A glimpse into WCC's rich green cover that's found its way into a book. Authors of The Green Grandeur of Women's Christian College take us through WCC's rarest and most atypical trees.

When Dr. Ridling Waller and Ms Pauline Deborah ask their students to ‘go green', they are not talking just about shunning that odd-plastic bag and advising you to walk an extra mile. It quite literally translates into planting more saplings.

Authors of The Green Grandeur of Women's Christian College, they take us through WCC's rarest and most atypical trees. Right from sacred trees to exotic trees to trees that invite birds such as the Golden Oriole and Indian Pitta, which are otherwise elusive, this 18-acre expanse is the closest you can come to seeing a lush greenscape come alive in the city.

Voacanga grandiflora

A very rare tree, it is known to mitigate the effects of natural disasters such as the tsunami. Ideal for planting in coastal areas, experts say these trees can diminish the effect of the high waves.

Pterocarpus santalinus (Red Saunders)

“According to taxonomists, the girth of the Pterocarpus santalinus tree in WCC is the largest in the city,” says Pauline. This tree, which is around 70 to 80 years old, has ‘winged fruits'. Commonly called Red Saunders, this tree is of high commercial value. And, if you are wondering why this tree would find its place in a list of rare trees, it is because it is endangered. Women can also use the powder from the trunk of this tree as a face pack.

Terminalia arjuna (Arjun Tree)

A rarity in the urban landscape, this indigenous tree is around 100 years old. Generally found only in forests, the timber from this tree is of very high value. This tree attracts tussar silk moths, the spotting of which, the authors say is very rare.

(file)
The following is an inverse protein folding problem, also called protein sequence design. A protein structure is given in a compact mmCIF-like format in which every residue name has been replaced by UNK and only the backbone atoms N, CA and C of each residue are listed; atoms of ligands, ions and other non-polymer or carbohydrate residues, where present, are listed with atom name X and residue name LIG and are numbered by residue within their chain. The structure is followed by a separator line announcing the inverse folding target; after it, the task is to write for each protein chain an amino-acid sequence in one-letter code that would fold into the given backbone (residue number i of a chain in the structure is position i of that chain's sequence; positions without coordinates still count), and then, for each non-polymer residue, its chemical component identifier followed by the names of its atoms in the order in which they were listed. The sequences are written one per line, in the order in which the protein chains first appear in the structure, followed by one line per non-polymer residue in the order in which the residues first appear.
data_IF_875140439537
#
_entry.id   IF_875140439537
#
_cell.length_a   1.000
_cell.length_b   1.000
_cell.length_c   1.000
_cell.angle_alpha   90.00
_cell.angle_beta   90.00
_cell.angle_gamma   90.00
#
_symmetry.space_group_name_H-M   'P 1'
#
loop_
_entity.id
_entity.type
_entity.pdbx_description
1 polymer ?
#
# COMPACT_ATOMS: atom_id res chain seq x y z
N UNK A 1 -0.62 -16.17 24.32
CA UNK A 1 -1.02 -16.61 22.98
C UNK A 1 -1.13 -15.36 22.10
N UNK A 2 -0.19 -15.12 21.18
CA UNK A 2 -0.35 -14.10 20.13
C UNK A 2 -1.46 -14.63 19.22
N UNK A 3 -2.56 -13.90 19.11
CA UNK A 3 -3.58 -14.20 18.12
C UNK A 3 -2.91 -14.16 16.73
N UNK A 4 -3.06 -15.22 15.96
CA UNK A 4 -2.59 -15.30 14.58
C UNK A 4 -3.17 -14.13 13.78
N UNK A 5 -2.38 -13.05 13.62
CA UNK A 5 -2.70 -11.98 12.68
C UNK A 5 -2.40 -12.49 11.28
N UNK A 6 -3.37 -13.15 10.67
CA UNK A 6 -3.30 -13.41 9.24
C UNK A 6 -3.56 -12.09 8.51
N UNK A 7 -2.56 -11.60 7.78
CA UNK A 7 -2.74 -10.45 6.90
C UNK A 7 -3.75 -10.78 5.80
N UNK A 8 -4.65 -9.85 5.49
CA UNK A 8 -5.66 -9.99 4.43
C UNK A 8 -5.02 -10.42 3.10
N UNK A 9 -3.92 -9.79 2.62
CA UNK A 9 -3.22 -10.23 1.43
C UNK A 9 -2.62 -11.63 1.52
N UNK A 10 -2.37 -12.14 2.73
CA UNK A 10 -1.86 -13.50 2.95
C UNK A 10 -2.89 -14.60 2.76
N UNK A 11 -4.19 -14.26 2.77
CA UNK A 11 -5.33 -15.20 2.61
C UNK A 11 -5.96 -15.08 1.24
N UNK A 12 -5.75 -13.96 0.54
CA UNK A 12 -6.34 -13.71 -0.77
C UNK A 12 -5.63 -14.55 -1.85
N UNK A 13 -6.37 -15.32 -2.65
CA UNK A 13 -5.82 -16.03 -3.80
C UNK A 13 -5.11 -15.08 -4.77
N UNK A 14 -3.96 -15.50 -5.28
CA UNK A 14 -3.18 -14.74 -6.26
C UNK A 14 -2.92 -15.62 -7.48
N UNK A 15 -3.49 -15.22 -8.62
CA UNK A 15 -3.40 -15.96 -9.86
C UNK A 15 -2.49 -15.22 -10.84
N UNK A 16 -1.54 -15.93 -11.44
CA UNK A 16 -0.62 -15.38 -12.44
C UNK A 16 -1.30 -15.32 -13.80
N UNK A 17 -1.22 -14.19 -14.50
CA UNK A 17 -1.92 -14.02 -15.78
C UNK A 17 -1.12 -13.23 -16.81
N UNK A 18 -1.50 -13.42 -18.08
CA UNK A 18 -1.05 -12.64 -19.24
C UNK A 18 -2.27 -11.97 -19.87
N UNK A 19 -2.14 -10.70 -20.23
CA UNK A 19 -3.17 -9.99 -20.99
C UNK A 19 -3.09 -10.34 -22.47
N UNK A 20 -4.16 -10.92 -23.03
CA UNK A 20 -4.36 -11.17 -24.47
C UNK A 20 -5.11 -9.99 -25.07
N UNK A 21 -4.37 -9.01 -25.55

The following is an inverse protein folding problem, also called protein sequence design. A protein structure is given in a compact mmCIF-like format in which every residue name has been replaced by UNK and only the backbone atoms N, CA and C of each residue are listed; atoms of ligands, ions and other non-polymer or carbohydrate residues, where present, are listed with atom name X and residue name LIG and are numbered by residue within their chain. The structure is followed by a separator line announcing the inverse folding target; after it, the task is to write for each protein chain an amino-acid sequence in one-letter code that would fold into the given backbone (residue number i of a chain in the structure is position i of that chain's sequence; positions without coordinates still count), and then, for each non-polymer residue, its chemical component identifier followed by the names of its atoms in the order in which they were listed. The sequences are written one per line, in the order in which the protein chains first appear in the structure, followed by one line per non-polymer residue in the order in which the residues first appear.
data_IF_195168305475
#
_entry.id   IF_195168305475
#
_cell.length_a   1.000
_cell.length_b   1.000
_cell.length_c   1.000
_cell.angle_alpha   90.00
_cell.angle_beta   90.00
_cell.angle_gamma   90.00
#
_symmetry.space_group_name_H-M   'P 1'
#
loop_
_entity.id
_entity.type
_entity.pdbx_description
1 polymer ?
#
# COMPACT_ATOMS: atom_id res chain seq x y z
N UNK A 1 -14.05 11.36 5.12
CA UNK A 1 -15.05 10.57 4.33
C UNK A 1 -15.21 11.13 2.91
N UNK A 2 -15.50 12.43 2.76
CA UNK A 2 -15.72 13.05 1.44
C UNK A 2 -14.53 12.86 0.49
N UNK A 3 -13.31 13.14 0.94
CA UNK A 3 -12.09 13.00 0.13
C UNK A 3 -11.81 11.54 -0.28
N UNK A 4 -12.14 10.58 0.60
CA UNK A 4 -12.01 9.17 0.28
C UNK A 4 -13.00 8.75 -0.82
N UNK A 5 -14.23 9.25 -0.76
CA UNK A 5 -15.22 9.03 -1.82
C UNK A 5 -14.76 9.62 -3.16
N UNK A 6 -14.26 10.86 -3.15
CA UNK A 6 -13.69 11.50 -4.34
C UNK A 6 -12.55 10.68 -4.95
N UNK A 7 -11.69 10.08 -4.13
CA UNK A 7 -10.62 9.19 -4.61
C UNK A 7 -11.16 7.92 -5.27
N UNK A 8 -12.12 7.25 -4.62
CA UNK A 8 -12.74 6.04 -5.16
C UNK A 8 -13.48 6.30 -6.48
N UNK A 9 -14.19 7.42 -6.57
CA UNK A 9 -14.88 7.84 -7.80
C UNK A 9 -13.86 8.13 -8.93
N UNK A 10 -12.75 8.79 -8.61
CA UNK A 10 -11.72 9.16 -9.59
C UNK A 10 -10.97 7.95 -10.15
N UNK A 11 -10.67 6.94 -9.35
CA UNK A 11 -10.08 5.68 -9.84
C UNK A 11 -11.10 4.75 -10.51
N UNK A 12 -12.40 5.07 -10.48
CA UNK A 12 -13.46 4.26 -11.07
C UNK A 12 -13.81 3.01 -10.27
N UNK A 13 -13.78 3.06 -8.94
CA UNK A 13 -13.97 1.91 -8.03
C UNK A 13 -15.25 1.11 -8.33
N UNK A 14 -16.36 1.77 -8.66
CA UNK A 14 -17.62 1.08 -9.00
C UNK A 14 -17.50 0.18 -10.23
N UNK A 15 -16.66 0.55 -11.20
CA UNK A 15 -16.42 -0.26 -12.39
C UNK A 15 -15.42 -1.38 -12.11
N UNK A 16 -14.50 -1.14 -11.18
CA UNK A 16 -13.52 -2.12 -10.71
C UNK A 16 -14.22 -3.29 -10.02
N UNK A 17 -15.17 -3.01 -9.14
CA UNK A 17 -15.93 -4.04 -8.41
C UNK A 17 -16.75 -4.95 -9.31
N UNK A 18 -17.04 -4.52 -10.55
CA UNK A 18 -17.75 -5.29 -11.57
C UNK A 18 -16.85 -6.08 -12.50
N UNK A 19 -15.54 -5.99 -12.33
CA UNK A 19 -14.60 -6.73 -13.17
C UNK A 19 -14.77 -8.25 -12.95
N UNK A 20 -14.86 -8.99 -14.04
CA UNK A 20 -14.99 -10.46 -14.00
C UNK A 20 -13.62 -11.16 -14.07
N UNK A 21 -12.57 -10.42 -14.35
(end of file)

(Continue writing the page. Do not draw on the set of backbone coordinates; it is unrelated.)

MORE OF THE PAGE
Saraca asoca (Sorrow-less tree)

It is commonly believed that eating the bud of the tree's flower will wipe off all your sorrows. A sacred tree for both Hindus and Buddhists, this tree got its name from the ‘Ashokavanam' mentioned in the Ramayana. It is believed that Sita was kept by Raavana in a garden full of these trees. As for the Buddhists, they believe that Buddha was born under one such tree. The authors say that irrespective of whether these myths are true or not, people protect this tree because it is revered.

Guaiacum officinale (Wood of Life)

This exotic tree originally native to tropical America is also called the Wood of Life, because its wood is supposed to be exceptionally strong and impervious to water. The wood from this tree is generally used to build ships. This tree is high on ornamental value with its beautiful mauve-coloured flowers.

Bombax ceiba (Red Silk Cotton)

This tree bears picturesque crimson flowers on a thorny trunk. Native to tropical Asia, the floss silk from this tree is generally used to stuff pillows.


Asha SridharJune 28, 2012